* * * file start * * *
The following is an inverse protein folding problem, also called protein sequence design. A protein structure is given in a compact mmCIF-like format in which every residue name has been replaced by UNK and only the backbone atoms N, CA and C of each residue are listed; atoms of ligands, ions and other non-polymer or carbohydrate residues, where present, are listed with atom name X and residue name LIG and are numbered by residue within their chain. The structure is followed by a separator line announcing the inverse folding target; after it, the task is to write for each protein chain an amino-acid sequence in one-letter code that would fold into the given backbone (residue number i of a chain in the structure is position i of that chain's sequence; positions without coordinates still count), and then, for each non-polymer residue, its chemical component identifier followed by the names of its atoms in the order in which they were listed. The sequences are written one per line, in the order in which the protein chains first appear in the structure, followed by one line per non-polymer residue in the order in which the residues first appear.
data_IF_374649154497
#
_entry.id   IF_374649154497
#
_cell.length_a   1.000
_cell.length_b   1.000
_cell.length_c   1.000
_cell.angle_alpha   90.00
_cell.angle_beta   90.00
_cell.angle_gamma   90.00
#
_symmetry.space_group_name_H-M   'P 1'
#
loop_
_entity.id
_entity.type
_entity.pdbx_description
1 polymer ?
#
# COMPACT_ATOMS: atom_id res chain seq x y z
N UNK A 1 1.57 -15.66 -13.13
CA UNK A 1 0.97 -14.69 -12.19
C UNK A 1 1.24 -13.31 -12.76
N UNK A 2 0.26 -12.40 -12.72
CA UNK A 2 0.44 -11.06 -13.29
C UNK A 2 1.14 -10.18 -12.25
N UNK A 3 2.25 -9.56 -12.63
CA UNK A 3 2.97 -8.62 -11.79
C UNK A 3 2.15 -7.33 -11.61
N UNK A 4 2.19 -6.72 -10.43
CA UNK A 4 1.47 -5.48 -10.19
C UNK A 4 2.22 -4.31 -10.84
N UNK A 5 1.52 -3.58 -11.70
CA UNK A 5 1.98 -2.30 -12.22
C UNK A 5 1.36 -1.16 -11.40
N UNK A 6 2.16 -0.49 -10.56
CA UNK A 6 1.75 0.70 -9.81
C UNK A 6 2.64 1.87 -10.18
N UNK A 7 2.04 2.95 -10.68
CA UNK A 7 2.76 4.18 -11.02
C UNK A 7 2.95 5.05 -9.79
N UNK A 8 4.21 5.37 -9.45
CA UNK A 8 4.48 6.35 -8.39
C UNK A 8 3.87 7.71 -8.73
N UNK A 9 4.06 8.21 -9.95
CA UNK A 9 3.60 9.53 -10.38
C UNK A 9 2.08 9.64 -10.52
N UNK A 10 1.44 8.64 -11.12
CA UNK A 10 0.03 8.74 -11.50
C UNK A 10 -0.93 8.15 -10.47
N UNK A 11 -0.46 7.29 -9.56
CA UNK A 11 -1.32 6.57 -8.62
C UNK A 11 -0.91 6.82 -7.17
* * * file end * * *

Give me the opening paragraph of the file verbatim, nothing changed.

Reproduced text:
The following is an inverse protein folding problem, also called protein sequence design. A protein structure is given in a compact mmCIF-like format in which every residue name has been replaced by UNK and only the backbone atoms N, CA and C of each residue are listed; atoms of ligands, ions and other non-polymer or carbohydrate residues, where present, are listed with atom name X and residue name LIG and are numbered by residue within their chain. The structure is followed by a separator line announcing the inverse folding target; after it, the task is to write for each protein chain an amino-acid sequence in one-letter code that would fold into the given backbone (residue number i of a chain in the structure is position i of that chain's sequence; positions without coordinates still count), and then, for each non-polymer residue, its chemical component identifier followed by the names of its atoms in the order in which they were listed. The sequences are written one per line, in the order in which the protein chains first appear in the structure, followed by one line per non-polymer residue in the order in which the residues first appear.